Wainono Lagoon Community

July 2015

The Wainono Lagoon is one of the few remaining freshwater lagoons in the South Island

The Wainono Lagoon restoration project aims to feed more and better freshwater into this 370 hectare freshwater lagoon near Waimate, separated from the coast by a shingle bank. The project involves fencing of the wetland and waterways, traps to catch sediment and earthworks to prevent erosion such as bank reshaping, as well as farm environment plans for farmers in the contributing Hook catchment. These plans take an overall look at each farm, making small changes which across the catchment can make huge improvements to water quality in the lagoon and habitats for fish and birds.

The main tactics being used to improve water quality are fencing off streams, reshaping, grassing and planting their banks and building sediment traps and bunds.

Restoration of Wainono is one of three Canterbury Water Management Strategy flagship projects, involving Environment Canterbury, Ngāi Tahu and individuals and organisations with an interest in water management.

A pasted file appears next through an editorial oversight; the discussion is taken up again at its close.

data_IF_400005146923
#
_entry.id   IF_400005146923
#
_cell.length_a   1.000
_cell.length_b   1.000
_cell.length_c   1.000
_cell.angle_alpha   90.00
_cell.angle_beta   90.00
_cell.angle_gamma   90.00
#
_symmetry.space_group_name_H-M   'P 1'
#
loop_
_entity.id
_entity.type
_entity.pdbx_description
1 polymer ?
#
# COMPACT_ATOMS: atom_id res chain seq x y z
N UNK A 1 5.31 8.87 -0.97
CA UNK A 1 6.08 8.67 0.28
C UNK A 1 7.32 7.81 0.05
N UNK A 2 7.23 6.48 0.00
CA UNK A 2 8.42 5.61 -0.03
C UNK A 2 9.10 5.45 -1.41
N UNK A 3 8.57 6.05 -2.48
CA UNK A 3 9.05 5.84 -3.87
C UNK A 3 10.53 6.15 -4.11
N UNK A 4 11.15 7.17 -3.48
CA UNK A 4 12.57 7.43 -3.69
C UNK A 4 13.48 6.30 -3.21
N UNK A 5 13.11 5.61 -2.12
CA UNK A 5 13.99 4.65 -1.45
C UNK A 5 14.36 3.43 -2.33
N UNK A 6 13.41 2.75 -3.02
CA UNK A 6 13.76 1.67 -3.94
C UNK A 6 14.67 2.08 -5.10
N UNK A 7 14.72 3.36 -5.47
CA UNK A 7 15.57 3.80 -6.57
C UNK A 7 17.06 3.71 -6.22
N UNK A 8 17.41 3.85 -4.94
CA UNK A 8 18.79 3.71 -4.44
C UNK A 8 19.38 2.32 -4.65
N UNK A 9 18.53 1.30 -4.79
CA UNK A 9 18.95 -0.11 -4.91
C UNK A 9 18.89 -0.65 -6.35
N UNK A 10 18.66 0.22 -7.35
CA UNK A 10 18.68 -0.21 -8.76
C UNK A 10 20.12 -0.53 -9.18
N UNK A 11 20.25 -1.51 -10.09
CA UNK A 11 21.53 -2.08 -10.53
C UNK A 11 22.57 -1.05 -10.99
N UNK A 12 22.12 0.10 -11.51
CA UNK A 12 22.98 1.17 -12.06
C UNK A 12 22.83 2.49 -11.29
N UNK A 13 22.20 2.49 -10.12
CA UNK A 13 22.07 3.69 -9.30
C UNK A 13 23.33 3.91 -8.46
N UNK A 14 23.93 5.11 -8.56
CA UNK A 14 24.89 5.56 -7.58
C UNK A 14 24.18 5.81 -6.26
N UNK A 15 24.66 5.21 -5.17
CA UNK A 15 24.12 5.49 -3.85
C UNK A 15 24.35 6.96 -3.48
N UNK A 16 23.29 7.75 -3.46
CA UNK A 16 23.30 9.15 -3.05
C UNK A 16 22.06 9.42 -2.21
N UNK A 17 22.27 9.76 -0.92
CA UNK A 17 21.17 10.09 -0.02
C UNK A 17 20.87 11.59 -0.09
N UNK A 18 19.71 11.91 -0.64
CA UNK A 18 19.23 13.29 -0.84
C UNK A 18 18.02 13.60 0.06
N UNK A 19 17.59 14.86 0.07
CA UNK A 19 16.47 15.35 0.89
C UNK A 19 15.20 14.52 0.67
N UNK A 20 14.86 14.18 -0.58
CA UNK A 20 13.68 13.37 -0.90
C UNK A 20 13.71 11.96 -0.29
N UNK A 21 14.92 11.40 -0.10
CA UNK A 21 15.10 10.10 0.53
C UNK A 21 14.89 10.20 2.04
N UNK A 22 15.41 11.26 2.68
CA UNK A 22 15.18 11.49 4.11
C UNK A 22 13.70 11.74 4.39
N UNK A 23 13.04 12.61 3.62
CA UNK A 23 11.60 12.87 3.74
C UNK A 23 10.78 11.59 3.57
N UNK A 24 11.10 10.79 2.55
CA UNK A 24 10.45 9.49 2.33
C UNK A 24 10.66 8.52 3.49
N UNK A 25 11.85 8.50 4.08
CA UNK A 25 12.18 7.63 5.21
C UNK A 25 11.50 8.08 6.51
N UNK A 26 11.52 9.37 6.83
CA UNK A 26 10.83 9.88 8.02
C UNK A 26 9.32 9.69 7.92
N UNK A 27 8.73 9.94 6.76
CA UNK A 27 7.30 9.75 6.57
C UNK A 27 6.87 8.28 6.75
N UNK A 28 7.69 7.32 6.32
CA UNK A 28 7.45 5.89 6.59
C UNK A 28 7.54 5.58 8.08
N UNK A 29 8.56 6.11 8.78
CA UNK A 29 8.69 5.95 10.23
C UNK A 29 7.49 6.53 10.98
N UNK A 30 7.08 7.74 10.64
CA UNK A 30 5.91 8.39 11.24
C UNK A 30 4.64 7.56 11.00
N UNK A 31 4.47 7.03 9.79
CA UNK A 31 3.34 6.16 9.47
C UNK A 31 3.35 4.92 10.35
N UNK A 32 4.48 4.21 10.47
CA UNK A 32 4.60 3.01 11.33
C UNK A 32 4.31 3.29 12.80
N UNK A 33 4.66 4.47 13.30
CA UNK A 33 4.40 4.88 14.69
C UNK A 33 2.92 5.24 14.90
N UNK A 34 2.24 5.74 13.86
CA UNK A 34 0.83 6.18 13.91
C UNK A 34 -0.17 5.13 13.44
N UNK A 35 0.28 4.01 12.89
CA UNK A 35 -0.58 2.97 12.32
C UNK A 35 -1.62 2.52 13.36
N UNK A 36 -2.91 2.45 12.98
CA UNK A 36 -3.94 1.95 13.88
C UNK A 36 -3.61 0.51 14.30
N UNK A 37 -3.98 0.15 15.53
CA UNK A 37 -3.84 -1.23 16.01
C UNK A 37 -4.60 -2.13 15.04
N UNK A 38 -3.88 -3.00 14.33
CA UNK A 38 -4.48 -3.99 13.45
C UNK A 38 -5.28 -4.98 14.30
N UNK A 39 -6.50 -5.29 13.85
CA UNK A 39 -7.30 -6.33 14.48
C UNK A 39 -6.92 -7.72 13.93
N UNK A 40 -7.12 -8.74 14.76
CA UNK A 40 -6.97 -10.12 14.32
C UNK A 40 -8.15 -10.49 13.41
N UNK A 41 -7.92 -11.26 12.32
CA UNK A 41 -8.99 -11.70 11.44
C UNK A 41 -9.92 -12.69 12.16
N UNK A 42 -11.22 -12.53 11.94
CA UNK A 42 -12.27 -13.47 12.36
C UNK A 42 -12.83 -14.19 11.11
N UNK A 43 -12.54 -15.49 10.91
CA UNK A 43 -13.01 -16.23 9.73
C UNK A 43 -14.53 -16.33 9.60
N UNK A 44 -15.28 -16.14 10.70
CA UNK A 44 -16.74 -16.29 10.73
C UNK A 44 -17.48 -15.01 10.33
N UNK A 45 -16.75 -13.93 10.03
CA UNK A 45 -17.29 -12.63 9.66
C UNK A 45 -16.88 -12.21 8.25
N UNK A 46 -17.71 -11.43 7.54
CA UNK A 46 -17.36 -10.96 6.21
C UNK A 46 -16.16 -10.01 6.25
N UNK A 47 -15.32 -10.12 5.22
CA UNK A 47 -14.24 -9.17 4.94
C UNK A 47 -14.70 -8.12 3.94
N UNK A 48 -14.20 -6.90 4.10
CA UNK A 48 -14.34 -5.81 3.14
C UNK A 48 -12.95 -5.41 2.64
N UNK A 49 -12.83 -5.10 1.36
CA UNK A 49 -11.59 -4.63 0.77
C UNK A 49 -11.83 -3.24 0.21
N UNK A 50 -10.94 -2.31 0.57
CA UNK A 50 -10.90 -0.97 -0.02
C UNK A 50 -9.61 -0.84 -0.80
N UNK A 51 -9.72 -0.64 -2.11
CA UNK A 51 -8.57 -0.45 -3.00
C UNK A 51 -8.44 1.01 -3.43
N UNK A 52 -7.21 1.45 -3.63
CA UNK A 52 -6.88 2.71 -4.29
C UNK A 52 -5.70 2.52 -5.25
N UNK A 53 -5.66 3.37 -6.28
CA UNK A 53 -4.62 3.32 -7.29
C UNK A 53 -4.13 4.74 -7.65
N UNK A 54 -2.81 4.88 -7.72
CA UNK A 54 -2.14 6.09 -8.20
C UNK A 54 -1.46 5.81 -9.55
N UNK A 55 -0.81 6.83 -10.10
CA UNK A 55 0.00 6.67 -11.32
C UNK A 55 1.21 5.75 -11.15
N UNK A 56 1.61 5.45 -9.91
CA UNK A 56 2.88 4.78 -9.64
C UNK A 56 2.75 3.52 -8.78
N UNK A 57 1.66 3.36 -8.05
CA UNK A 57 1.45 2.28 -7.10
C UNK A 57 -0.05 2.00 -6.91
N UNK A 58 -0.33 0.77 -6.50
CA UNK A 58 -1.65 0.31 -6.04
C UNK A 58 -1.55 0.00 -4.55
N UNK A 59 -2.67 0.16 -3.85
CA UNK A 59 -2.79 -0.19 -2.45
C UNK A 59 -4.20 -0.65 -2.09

Wainono is one of the last remaining freshwater lagoons in the eastern South Island, renowned nationally and internationally for migratory wading birds and native fish. Its margins make up the most extensive wetland in lowland South Canterbury.

The lagoon hosts over 50 species of waterfowl and fish, including threatened Canterbury mudfish/kowaro and longfin eel/tuna. Once an important mahinga kai (food gathering) area for Ngāi Tahu hapū, it is now a metre deep in mud and silt and saturated with farm run-off.

Further European settlement and farm development released large volumes of sediment into the Lagoon and since the 1970’s, more intensive farming practices and use of fertilisers have left the Lagoon cloudy and saturated in phosphorus and nitrogen with frequent algal growth and blooms.